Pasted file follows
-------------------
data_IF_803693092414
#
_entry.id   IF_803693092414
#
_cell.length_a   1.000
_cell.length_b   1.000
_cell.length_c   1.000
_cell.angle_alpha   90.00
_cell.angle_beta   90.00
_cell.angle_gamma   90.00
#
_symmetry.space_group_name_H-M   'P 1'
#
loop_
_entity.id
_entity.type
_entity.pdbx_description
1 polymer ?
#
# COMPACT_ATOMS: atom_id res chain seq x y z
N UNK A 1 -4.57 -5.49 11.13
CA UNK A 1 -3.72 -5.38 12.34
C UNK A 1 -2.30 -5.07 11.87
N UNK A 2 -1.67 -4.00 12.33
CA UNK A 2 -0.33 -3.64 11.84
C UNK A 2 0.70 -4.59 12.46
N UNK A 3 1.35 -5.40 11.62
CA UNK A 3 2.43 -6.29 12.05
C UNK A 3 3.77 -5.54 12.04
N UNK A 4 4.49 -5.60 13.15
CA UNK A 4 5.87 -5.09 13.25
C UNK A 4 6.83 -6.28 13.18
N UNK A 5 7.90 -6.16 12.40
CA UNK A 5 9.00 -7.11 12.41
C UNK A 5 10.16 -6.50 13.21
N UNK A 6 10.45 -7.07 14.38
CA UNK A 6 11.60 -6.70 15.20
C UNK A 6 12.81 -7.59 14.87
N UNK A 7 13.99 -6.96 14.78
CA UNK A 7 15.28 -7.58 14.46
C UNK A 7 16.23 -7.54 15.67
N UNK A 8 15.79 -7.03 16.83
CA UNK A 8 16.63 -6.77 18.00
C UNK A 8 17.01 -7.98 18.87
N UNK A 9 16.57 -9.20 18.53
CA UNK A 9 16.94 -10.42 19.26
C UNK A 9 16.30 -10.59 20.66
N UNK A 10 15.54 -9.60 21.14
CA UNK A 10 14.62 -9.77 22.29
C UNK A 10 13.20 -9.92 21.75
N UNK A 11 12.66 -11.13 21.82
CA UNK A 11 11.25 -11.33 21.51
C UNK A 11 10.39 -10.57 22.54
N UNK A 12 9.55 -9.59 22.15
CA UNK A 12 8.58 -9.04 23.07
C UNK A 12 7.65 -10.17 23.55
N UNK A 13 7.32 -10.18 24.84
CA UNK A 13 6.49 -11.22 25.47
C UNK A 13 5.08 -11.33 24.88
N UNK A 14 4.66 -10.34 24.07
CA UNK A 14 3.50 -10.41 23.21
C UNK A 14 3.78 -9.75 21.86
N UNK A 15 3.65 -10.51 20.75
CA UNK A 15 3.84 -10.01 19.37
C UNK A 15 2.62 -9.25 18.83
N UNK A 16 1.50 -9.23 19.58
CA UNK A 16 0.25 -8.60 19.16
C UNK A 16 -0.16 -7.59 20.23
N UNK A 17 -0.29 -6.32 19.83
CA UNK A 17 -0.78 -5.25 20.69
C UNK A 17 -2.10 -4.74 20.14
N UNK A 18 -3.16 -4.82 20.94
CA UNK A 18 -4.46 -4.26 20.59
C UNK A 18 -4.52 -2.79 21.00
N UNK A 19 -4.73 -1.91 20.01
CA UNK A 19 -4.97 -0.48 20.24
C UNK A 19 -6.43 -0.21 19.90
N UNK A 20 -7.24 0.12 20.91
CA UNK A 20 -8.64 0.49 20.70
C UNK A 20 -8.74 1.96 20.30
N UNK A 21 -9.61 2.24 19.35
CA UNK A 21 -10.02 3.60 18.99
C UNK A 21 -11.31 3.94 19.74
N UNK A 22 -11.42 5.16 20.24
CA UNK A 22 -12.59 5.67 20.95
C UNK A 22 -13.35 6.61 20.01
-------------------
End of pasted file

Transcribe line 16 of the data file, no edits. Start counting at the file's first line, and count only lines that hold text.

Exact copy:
_entity.type